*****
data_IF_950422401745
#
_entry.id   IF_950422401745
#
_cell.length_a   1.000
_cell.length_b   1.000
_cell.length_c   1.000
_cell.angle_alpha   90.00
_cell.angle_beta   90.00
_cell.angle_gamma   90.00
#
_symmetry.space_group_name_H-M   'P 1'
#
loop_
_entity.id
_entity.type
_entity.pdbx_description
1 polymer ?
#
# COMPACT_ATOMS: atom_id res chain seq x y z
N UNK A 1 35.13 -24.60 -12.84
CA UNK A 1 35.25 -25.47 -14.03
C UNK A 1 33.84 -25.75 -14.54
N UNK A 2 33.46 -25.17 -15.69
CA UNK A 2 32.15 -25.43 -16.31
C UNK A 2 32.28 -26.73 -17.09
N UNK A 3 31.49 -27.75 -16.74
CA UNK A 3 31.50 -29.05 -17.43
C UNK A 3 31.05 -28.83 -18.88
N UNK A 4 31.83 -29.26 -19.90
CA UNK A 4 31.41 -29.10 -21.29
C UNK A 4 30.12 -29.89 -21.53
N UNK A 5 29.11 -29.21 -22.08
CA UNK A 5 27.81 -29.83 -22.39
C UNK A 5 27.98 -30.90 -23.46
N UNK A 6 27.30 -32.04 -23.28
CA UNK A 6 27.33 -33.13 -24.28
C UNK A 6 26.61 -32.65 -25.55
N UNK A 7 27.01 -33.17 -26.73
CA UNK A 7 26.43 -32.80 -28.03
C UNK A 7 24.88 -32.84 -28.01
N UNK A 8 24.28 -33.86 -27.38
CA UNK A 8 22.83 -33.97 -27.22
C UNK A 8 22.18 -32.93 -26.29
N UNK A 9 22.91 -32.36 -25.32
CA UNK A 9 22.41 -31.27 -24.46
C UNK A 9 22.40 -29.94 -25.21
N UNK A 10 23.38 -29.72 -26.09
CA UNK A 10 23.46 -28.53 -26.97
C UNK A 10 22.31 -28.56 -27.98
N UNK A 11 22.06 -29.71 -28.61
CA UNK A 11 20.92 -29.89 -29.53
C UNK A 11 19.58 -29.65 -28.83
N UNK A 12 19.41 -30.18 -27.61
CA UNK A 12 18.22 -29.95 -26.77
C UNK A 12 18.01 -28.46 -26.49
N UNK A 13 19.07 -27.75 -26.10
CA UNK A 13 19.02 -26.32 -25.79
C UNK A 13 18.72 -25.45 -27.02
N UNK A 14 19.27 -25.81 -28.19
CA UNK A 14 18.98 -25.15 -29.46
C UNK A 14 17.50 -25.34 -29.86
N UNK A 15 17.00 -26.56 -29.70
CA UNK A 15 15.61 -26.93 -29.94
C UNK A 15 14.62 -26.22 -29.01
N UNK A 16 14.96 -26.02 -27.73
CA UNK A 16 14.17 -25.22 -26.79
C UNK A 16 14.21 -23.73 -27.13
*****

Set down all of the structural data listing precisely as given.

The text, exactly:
data_IF_950422401745
#
_entry.id   IF_950422401745
#
_cell.length_a   1.000
_cell.length_b   1.000
_cell.length_c   1.000
_cell.angle_alpha   90.00
_cell.angle_beta   90.00
_cell.angle_gamma   90.00
#
_symmetry.space_group_name_H-M   'P 1'
#
loop_
_entity.id
_entity.type
_entity.pdbx_description
1 polymer ?
#
# COMPACT_ATOMS: atom_id res chain seq x y z
N UNK A 1 35.13 -24.60 -12.84
CA UNK A 1 35.25 -25.47 -14.03
C UNK A 1 33.84 -25.75 -14.54
N UNK A 2 33.46 -25.17 -15.69
CA UNK A 2 32.15 -25.43 -16.31
C UNK A 2 32.28 -26.73 -17.09
N UNK A 3 31.49 -27.75 -16.74
CA UNK A 3 31.50 -29.05 -17.43
C UNK A 3 31.05 -28.83 -18.88
N UNK A 4 31.83 -29.26 -19.90
CA UNK A 4 31.41 -29.10 -21.29
C UNK A 4 30.12 -29.89 -21.53
N UNK A 5 29.11 -29.21 -22.08
CA UNK A 5 27.81 -29.83 -22.39
C UNK A 5 27.98 -30.90 -23.46
N UNK A 6 27.30 -32.04 -23.28
CA UNK A 6 27.33 -33.13 -24.28
C UNK A 6 26.61 -32.65 -25.55
N UNK A 7 27.01 -33.17 -26.73
CA UNK A 7 26.43 -32.80 -28.03
C UNK A 7 24.88 -32.84 -28.01
N UNK A 8 24.28 -33.86 -27.38
CA UNK A 8 22.83 -33.97 -27.22
C UNK A 8 22.18 -32.93 -26.29
N UNK A 9 22.91 -32.36 -25.32
CA UNK A 9 22.41 -31.27 -24.46
C UNK A 9 22.40 -29.94 -25.21
N UNK A 10 23.38 -29.72 -26.09
CA UNK A 10 23.46 -28.53 -26.97
C UNK A 10 22.31 -28.56 -27.98
N UNK A 11 22.06 -29.71 -28.61
CA UNK A 11 20.92 -29.89 -29.53
C UNK A 11 19.58 -29.65 -28.83
N UNK A 12 19.41 -30.18 -27.61
CA UNK A 12 18.22 -29.95 -26.77
C UNK A 12 18.01 -28.46 -26.49
N UNK A 13 19.07 -27.75 -26.10
CA UNK A 13 19.02 -26.32 -25.79
C UNK A 13 18.72 -25.45 -27.02
N UNK A 14 19.27 -25.81 -28.19
CA UNK A 14 18.98 -25.15 -29.46
C UNK A 14 17.50 -25.34 -29.86
N UNK A 15 17.00 -26.56 -29.70
CA UNK A 15 15.61 -26.93 -29.94
C UNK A 15 14.62 -26.22 -29.01
N UNK A 16 14.96 -26.02 -27.73
CA UNK A 16 14.17 -25.22 -26.79
C UNK A 16 14.21 -23.73 -27.13